Given the shortage of young men in post-World War I Europe — 10 million soldiers died and 20 million were wounded, many grievously — Bernard wonders why any bachelor would want to settle down. Today’s hookup culture does have one big thing in common with the ’20s flapper generation, and that is demographics. There are too many women and they’re all too easy to make it worthwhile.” I was reminded of this while reading Vanity Fair’s much-publicized piece, “Tinder and the Dating Apocalypse,” which naively blames today’s “hookup culture” on the popularity of a three-year-old dating app.As I argue in “DATE-ONOMICS: How Dating Became a Lopsided Numbers Game,” the college and post-college hookup culture is a byproduct, not of Tinder or Facebook (another target of modern scolds), but of shifting demographics among the college-educated.Much as the death toll of WWI caused a shortage of marriageable men in the 1920s, today’s widening gender gap in college enrollment has created unequal numbers in the post-college dating pool.When there are plenty of marriageable men, dating culture emphasizes courtship and romance, and men generally must earn more to attract a wife.But when gender ratios skew toward women, as they do today among college grads, the dating culture becomes more sexualized.Regardless of orientation, not all women, of course, place a premium on marriage, or even monogamy.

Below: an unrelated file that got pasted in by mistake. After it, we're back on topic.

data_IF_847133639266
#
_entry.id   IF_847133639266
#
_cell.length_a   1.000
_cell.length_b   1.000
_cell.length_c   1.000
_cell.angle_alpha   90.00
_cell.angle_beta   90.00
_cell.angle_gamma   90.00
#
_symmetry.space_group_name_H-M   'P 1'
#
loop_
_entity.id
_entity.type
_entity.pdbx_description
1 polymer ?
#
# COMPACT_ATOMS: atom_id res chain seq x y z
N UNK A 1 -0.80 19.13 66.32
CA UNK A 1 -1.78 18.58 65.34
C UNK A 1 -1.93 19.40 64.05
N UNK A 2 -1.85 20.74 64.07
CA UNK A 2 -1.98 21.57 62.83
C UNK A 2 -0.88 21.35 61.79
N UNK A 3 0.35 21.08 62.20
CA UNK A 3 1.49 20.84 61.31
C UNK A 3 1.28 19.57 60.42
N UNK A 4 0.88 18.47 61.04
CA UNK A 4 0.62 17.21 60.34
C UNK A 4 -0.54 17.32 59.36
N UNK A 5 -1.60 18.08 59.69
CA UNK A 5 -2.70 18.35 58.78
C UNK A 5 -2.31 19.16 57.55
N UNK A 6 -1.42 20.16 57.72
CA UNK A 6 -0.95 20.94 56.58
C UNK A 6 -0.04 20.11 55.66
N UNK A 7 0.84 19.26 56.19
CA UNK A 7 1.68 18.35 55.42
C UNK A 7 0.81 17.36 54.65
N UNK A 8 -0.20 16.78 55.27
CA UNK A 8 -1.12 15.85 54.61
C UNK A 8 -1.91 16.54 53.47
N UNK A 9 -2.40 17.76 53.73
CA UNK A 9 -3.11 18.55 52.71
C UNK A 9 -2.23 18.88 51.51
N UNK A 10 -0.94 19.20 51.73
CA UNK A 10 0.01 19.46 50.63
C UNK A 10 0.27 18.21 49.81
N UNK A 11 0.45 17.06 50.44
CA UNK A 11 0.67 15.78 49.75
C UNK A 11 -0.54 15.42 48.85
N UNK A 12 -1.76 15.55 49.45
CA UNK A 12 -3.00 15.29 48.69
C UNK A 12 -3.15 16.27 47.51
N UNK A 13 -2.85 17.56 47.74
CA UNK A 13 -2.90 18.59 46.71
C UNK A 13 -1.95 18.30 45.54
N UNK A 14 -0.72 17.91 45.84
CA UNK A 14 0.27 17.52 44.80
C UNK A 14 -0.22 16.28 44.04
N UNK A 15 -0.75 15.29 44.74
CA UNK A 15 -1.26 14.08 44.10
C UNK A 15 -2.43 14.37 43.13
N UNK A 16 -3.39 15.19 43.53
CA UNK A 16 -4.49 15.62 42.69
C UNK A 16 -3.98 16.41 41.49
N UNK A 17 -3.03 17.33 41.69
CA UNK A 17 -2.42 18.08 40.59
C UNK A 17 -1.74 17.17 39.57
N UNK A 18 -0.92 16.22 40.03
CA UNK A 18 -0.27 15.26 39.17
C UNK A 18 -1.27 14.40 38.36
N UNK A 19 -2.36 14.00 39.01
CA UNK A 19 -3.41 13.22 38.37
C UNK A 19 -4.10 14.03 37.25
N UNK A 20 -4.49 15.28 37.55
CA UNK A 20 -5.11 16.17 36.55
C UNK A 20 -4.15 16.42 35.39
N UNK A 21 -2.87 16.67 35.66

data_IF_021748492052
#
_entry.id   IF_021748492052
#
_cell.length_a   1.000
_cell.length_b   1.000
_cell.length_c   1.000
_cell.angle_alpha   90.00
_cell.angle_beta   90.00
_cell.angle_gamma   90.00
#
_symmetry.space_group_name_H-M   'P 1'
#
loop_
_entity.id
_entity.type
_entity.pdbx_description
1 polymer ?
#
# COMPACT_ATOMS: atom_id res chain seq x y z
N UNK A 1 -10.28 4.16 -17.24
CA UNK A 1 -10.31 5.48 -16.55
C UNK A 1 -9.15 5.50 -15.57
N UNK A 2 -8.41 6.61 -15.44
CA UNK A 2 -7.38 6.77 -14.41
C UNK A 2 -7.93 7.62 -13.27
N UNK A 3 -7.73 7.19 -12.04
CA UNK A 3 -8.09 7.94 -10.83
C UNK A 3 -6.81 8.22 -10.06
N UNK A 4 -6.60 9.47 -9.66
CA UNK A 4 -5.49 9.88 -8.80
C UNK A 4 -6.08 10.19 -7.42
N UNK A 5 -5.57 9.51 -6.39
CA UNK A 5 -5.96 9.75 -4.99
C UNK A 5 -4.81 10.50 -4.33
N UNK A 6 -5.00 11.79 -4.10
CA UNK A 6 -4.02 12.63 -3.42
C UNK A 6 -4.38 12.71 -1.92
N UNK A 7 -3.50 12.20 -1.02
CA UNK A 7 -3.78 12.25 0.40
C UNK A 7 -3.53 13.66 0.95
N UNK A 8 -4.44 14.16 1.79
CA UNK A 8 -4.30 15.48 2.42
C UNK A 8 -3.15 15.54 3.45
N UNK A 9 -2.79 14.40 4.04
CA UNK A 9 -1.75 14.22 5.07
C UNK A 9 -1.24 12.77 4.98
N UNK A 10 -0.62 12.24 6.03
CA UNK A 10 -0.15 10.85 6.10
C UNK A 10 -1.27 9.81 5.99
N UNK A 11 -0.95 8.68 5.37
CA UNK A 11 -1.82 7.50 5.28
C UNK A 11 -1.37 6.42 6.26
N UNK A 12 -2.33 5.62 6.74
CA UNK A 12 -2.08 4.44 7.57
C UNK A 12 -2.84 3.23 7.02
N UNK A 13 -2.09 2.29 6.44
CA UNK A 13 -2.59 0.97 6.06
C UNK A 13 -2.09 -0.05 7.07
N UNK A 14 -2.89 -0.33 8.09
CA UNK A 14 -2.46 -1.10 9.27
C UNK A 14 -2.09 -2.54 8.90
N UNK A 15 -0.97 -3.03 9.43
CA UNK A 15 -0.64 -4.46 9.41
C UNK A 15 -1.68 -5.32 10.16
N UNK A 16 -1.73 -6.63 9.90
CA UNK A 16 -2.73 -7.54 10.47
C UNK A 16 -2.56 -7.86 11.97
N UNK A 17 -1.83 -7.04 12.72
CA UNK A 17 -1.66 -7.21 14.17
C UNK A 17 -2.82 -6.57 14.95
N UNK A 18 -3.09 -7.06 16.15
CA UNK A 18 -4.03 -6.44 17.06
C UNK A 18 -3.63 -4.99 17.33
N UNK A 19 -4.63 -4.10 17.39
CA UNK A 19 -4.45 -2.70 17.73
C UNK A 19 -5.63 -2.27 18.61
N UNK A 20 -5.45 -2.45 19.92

Consider Santa Clara County, Calif., home to Silicon Valley and the only well-populated area in the country where male college grads outnumber female ones by a significant margin. “I think it’s pretty good for the girls,” one single woman told the San Jose Mercury News a few years back.In the Vanity Fair article, David Buss, a University of Texas psychology professor, says that apps like Tinder contribute to “a perceived surplus of women,” among straight men, which in turn leads to more hookups and fewer traditional relationships.Here’s the thing: This surplus of women is not just “perceived” but very, very real.Indeed, there are 1.5 million more non-college-educated men than women among Americans age 22 to 29.Bottom line: New York City women looking for a match would be better off, statistically at least, at a fireman’s bar in Staten Island than a wine bar on the Upper East Side.